Monday, July 25, 2016


I with utmost sobriety, welcome us all to this valedictory session for a distinguished member of the Branch, ADENIYI ADEYEMI ADEWUNMI.

Oh what a man!

The organization of this session is at short notice and notice of same to you all even shorter. While it is true that Adeniyi died in his age of bloom, the Branch leadership has declined to descend to mourning not only for the uselessness of mourning, but also for the reality that in death is life and life is the very core of death.

Rather we resolve to do the appropriate-celebrate a worthy life, a life of impact an existence of positive impact.

AAA was born on August 26 1966 and became a legal practitioner in 1988 at the tender age of 22. Thus he had practiced in the forest of laws, for 28 years or thereabouts.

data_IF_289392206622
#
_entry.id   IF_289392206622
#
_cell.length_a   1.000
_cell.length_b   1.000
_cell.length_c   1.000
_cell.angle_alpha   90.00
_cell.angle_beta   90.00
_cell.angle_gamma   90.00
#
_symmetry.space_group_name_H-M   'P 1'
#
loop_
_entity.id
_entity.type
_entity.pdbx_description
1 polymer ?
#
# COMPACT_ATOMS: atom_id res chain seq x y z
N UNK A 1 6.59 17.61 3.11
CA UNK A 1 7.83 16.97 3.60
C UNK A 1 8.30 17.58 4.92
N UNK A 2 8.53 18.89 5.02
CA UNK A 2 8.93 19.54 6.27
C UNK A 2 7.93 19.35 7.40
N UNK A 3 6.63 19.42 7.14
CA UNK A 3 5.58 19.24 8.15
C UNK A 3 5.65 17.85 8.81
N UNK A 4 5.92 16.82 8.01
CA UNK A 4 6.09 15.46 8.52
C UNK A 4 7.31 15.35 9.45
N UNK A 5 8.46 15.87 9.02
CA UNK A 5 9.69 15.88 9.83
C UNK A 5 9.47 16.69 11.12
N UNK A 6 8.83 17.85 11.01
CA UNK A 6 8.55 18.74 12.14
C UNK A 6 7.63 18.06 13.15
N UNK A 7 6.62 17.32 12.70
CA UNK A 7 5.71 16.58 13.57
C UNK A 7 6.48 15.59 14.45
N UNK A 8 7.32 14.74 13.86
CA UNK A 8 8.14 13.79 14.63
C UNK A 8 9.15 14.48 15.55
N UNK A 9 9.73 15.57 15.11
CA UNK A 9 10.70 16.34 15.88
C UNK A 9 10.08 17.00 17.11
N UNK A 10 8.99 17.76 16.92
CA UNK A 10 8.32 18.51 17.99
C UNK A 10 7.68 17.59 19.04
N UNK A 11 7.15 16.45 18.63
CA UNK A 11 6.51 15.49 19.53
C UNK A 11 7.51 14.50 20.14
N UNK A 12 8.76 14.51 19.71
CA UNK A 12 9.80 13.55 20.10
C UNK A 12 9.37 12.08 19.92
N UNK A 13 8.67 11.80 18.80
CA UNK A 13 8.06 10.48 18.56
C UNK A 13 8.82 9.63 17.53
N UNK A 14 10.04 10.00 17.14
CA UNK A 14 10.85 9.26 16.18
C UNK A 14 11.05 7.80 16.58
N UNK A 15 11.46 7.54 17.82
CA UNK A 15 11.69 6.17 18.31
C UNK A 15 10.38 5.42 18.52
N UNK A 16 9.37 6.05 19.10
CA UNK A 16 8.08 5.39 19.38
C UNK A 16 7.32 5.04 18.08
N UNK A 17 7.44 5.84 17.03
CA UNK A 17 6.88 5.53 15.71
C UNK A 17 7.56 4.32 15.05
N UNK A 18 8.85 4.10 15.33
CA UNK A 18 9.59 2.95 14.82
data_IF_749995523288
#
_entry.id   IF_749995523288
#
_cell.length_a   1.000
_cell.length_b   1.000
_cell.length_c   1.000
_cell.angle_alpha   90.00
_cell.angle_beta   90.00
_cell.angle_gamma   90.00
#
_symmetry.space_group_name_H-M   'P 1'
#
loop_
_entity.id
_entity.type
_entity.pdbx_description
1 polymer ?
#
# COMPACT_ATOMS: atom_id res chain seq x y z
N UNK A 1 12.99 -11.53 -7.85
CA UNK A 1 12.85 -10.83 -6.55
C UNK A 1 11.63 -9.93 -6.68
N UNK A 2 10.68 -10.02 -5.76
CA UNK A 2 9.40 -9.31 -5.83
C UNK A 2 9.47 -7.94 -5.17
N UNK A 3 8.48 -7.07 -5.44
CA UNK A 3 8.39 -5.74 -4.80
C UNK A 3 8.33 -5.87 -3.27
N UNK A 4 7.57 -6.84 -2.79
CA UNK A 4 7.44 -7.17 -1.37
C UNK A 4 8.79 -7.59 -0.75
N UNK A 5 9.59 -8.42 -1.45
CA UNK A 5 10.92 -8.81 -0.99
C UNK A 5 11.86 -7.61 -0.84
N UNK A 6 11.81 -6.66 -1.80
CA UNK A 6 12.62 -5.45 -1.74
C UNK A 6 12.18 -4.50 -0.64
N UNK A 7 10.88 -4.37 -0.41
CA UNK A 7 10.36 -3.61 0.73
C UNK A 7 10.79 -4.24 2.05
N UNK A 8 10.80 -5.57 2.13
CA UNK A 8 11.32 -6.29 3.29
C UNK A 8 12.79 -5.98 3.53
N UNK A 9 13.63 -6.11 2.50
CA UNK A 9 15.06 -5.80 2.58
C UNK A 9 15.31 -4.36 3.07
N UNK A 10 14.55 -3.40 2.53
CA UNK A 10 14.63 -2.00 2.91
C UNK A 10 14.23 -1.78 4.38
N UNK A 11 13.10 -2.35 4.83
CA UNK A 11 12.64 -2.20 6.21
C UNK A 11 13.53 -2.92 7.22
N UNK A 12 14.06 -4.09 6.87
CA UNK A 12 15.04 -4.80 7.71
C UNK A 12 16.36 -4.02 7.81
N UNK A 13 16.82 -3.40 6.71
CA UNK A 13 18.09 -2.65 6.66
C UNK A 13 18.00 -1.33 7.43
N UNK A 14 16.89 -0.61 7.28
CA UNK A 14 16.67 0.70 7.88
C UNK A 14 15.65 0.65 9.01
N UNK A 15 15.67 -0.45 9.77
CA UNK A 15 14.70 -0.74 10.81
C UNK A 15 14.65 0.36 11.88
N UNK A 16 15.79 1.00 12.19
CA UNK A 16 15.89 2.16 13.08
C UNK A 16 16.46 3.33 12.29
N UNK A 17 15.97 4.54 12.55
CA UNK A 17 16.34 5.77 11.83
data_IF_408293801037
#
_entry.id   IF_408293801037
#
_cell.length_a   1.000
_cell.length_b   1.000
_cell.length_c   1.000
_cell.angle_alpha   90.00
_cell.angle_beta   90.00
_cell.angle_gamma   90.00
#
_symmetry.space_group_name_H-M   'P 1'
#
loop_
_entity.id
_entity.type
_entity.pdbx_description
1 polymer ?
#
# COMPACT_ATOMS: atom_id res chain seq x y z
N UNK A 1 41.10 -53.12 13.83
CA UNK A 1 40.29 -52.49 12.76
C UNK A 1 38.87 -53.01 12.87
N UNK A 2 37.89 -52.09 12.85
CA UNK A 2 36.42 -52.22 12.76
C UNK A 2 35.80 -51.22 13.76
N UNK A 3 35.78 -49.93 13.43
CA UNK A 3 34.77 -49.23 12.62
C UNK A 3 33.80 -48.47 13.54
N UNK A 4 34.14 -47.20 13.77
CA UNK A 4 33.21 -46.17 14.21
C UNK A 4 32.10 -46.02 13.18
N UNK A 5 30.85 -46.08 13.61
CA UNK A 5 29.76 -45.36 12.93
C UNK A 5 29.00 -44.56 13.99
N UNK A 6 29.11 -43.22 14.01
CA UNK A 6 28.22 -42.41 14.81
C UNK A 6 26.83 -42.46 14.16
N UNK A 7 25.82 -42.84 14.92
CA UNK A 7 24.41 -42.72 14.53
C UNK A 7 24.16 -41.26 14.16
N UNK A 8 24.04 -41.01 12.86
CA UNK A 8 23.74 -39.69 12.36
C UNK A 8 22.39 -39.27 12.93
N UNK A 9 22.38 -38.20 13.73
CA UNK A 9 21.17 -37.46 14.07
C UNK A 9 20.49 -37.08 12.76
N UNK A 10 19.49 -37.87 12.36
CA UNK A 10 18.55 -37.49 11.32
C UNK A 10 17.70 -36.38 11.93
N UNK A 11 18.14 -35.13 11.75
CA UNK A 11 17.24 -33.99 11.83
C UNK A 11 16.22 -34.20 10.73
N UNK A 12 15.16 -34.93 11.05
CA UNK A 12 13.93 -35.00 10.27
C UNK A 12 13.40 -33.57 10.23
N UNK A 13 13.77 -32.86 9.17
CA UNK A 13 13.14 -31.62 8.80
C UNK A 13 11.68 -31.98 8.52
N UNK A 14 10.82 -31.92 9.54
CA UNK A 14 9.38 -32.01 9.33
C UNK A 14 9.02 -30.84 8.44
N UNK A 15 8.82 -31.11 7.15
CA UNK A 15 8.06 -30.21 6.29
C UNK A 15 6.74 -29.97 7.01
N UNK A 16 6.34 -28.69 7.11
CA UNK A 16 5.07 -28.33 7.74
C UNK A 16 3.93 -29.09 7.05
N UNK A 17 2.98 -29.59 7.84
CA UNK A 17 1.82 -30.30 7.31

That AAA was successful legal practitioner is not in doubt. He was a founding partner of the famous CITIPOINT Chambers, a chambers so renowned that it is a sad wonder that till date, none of its leaders has been considered fit and proper for elevation into the membership of the inner sanctum of the Bar.

AAA’s success however cannot be measured ONLY in any quantum of material possessions as may be spoken of some other well-off legal practitioners.

The six foremost qualities of the Attorney-at-law, KNOWLEDGE, ERUDITION, COURAGE, INTEGRITY, INDUSTRY and COMPASSION; were the flesh and blood of our departed colleague.

Niyi was not a journey-man of a lawyer.

Niyi was not a Mafia lawyer and could not have been.

Niyi was not a lawyer compromisable and was not also a conduit pipe.

Niyi was not a 'use and dump' principal.

I can go on. But don’t let me stop until I mention that Niyi was a BAR MAN; of the Tiger extraction.

There are Bar men who support the Bar with their funds. There are those who support the Bar with their advice. There are those who support with their time. Then there are the all-rounders: those who support the Bar with their all. Niyi was an all rounder.